You can also check the steak’s dryness levels by touching the surface of the meat. If it’s not moist to the touch, you may want to throw the cut out.
Sometimes, you can’t tell if the frozen steak is dry at first glance. In this case, put the meat in the fridge and allow it to defrost. If all the meat’s juices and fat oozes out into the wrapping as it thaws, you’ll know that the steak is too dry to use.
More than six months have passed since you froze it
In theory, you should be able to freeze steak for up to a year, but if you want your meat to have a premium-grade texture and taste, you should defrost and use it within six months of freezing it. The longer you keep the steak in the freezer, the more likely the meat will come into contact with air and oxidize or dry up.
Remember that once you’ve defrosted your meat, you should use it within a few days. Never refreeze raw steak: doing this will negatively impact the meat’s structure and create an optimal environment for destructive microorganisms to grow. If you want to refreeze some of the meat, make sure to cook it first before sealing it properly and popping it in the freezer.
2. How to Prevent Frozen Steak From Going Bad?
Thankfully, there are a number of simple food preservation tips, in which you can prevent your frozen steak from going bad.
Wrap and seal the meat properly before putting it in the freezer
Make sure you wrap the steak properly before freezing. Try to seal the meat with plastic wrap first, then use aluminum foil to prevent oxygen from reaching the steak’s surface when it’s in the freezer. Push down hard on the foil to get rid of any potential air bubbles between the two layers.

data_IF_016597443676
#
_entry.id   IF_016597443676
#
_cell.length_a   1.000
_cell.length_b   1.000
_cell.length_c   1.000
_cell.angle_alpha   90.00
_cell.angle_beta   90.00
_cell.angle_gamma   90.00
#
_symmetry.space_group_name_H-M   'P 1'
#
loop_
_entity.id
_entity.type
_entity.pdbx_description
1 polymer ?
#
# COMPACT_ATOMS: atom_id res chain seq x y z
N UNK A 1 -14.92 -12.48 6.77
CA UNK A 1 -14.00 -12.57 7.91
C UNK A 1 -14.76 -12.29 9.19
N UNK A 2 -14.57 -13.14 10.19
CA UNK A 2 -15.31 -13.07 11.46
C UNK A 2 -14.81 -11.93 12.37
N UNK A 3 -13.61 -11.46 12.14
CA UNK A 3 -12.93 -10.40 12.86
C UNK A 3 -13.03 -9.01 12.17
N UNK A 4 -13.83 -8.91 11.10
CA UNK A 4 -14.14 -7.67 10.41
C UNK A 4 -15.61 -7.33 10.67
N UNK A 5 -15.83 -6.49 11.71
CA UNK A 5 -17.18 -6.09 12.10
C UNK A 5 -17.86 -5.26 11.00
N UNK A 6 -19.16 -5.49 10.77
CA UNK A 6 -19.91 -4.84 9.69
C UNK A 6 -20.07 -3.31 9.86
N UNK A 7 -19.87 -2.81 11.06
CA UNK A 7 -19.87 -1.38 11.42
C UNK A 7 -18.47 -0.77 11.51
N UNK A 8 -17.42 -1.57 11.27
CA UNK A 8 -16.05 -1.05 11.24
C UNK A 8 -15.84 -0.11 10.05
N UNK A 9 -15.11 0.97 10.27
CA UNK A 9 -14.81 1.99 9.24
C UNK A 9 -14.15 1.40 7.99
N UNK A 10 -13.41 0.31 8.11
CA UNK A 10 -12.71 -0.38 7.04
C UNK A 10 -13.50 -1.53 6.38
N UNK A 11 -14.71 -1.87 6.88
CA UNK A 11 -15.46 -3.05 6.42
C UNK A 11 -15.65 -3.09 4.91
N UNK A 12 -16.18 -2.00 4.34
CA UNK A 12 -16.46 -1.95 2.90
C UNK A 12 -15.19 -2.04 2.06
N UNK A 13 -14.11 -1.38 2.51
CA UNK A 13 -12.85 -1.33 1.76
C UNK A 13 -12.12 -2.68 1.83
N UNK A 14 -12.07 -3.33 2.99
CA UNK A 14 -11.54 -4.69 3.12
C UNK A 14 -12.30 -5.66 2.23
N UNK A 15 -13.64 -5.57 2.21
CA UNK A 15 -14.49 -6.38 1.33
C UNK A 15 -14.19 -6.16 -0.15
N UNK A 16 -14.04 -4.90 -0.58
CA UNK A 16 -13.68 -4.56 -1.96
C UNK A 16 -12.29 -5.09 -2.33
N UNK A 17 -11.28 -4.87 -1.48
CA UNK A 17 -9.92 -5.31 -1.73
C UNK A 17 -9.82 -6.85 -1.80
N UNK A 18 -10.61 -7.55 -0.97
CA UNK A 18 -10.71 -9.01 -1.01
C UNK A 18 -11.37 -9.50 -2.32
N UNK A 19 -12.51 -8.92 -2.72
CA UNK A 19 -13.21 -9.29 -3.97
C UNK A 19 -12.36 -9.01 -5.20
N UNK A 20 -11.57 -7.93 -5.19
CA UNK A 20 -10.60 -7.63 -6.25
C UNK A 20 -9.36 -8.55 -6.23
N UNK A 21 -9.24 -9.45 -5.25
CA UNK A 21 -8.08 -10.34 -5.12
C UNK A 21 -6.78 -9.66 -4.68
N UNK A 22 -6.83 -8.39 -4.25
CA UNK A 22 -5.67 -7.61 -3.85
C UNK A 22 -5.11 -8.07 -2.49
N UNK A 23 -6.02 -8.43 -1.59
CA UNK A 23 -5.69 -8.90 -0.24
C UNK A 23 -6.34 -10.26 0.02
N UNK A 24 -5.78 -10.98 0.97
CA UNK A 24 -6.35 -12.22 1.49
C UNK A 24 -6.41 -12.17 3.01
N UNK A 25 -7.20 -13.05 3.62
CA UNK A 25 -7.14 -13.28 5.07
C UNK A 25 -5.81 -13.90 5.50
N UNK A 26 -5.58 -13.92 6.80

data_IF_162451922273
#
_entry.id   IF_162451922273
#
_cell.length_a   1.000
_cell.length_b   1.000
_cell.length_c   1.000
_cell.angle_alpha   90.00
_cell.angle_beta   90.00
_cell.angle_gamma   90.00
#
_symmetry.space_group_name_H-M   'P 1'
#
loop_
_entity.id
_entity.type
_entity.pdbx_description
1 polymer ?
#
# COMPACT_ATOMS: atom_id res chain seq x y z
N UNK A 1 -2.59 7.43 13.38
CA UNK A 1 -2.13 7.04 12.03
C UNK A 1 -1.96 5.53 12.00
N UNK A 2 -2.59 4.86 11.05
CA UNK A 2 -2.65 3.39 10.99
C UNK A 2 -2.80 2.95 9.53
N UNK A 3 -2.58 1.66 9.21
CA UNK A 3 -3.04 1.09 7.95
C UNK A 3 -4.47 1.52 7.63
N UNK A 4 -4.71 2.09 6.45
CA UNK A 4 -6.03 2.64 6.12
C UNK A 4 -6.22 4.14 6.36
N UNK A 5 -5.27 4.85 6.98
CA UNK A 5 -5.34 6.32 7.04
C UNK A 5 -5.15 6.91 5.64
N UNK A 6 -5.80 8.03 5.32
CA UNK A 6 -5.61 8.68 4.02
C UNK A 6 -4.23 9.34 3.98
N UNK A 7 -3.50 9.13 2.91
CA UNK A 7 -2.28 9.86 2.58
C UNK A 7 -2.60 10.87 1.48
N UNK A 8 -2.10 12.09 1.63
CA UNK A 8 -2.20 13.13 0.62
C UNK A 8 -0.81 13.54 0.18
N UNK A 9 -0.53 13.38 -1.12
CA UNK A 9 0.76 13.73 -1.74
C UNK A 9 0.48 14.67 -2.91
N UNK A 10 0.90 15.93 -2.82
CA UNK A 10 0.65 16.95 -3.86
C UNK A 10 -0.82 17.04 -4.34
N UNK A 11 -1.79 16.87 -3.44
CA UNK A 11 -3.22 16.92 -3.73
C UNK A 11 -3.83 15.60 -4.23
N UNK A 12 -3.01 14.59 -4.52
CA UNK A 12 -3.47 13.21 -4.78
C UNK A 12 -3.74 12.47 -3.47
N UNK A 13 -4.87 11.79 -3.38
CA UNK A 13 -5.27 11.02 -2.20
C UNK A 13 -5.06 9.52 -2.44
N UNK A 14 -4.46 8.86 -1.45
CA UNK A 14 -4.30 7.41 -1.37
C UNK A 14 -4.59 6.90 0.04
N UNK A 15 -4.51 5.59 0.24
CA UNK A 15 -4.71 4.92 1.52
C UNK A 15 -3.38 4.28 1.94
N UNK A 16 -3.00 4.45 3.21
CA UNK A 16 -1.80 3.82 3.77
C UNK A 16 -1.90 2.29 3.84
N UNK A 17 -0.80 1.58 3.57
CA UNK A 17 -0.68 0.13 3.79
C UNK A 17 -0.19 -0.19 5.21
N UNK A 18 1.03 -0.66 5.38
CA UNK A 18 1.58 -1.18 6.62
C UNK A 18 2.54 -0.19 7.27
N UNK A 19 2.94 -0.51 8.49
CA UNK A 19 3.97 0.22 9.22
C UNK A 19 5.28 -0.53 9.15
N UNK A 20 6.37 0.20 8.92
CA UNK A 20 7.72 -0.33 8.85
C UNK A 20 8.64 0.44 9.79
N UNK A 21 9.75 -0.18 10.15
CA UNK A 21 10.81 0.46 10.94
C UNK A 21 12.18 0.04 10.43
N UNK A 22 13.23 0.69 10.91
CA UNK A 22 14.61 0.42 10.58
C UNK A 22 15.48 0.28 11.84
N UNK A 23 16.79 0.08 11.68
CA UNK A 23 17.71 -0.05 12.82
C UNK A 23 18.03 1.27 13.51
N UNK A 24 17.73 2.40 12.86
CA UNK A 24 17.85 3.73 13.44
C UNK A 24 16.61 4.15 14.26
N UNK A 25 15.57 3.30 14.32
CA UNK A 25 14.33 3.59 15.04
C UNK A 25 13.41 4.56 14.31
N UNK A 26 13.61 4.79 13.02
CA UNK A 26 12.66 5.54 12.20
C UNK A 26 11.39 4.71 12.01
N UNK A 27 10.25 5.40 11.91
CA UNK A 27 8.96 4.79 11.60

One easy way to ensure an airtight seal is to put the steak in the bottom of a freezer bag and partially seal the top, leaving an inch or so open in the top corner. Put this bag into a bowl of water. The water pushes the air upward and out of the open corner. You can then seal the top fully, creating an airtight vacuum that protects your meat from freezer burn or dehydration.
Keep track of when you froze it
When you put your steak in the freezer, use a permanent marker to write the date and type of meat on the wrapping or airtight bag. This is a really simple way to track how long your food has been in the freezer.
Defrost with care
The best way to defrost frozen meat is to thaw it overnight in the fridge. If you try to defrost it quickly in the microwave, you risk overcooking some parts. You should also avoid leaving the meat out on the kitchen counter to bring it up to room temperature, as this process can overheat the surface of the meat without properly defrosting its middle section.
There’s nothing better than opening the freezer and discovering you have a prime cut of steak that you can thaw overnight to cook for tomorrow’s dinner. However, you must make sure the meat is safe to eat before using it.
Inspect the steak’s surface for blemishes or odd coloring, and check to see if the meat is emitting an odor. Also, make sure that it doesn’t look dry or shriveled. Following these tips can help you avoid serving or consuming steak filled with destructive spoilage microorganisms that could make you sick.
Read also: Best steak for grilling.